QUEBEC—The Quebec national assembly has passed legislation that better protects animals and defines them as sentient beings.
Agriculture Minister Pierre Paradis, who spearheaded Bill 54, is hoping it will help transform Quebec from the jurisdiction with some of the least strict animal-welfare rules in North America—it is considered the puppy-mill capital of the continent—to one with some of the toughest.
The legislation was adopted by a 109-0 margin on Friday.
Paradis said earlier this year he was inspired by Manitoba, Ontario and British Columbia, which he noted have the strongest animal-welfare laws in the country.
He also cited France, which updated its own laws last January to change the status of animals to sentient beings from their prior status of movable property.
The bill states that “animals are not things. They are sentient beings and have biological needs.”
For many people, that might seem obvious, but until now an animal in Quebec has had the same legal rights as a piece of furniture.
The Montreal SPCA said Friday it remains cautiously optimistic that Bill 54 will help improve the situation of certain species of animals, in particular dogs, cats, horses and animals raised for their fur.
The organization is also hoping the government will make use of the powers provided for in the law to the bill to promulgate regulations banning the permanent chaining of dogs.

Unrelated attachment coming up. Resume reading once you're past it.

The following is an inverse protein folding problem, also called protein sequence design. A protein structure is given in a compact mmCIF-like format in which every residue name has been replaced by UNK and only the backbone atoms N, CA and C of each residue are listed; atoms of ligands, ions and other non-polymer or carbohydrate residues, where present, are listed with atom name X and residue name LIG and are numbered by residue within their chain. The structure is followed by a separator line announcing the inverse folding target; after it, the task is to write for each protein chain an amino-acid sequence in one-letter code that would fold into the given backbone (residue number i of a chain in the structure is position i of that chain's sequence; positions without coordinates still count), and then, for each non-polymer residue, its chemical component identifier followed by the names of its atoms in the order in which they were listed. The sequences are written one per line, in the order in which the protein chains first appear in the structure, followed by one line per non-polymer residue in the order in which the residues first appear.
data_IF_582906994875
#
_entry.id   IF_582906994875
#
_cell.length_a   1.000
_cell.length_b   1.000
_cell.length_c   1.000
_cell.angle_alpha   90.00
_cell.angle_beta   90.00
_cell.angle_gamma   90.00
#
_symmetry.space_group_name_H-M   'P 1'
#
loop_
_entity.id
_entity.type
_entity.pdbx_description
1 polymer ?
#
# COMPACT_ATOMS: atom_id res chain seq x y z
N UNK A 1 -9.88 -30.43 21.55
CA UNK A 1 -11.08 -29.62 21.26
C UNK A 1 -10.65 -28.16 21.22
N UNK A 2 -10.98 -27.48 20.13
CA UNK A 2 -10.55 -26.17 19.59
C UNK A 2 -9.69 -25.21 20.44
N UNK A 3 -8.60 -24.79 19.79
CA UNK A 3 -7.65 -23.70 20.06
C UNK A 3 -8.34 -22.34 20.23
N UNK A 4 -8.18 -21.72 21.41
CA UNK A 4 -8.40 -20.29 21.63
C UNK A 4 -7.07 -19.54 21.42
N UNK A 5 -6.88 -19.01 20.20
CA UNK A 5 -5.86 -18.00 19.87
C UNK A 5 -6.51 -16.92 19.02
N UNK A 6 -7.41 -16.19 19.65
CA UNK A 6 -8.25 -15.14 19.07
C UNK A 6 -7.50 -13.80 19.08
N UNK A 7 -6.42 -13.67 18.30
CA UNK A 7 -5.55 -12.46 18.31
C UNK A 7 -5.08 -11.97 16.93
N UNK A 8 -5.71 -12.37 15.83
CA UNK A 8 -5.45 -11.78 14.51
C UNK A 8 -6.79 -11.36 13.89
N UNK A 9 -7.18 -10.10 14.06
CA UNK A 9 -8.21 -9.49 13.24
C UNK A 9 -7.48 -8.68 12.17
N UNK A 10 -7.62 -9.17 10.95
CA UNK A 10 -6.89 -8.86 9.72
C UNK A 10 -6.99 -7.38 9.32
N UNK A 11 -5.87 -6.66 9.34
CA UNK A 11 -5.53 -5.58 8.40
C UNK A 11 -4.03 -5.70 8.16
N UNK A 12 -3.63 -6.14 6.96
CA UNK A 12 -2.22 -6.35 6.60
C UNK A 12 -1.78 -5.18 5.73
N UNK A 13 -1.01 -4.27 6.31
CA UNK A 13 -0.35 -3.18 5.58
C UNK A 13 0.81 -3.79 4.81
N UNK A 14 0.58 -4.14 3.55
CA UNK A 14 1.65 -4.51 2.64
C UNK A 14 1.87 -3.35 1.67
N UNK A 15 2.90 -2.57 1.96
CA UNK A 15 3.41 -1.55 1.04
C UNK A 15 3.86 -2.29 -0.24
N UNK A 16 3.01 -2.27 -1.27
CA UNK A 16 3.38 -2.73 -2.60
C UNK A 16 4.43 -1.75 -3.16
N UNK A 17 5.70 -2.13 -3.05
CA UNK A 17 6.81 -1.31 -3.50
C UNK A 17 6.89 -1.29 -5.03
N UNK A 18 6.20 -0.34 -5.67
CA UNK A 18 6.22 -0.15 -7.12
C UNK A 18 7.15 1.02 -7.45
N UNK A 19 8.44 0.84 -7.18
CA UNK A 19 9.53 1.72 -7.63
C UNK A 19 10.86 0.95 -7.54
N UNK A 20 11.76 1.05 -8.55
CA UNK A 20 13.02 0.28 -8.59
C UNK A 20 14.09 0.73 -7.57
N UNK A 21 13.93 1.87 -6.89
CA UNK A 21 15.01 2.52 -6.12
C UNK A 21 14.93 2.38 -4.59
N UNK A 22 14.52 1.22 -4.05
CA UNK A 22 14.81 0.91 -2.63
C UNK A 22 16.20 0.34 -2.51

But the SPCA said the legislation doesn’t go far enough.
“We are thoroughly disappointed that exotic animals as well as many species of wildlife, in captivity, will continue to be excluded from the ambit of Quebec’s animal welfare legislation,” it said in a statement.
“These animals remain in desperate need of appropriate legal protection to ensure they are not neglected or abused, particularly when they are exploited for commercial purposes.”
The bill states that animal owners must ensure their pets receive “care that is consistent with (their) biological needs.”
Farm animals don’t get the same protection as pets. They must be treated “in accordance with generally recognized rules,” the bill reads.
The legislation also gives inspectors the power to demand to see an animal if they have “reasonable cause” to suspect the pet is being mistreated.
They can also obtain a warrant from a judge to enter a home and seize animals.
First-time offenders face fines as low as $250 and as high as $250,000.
The fines can double and triple for repeat offenders. Judges will have the discretion to sentence serial violators to up to 18 months incarceration.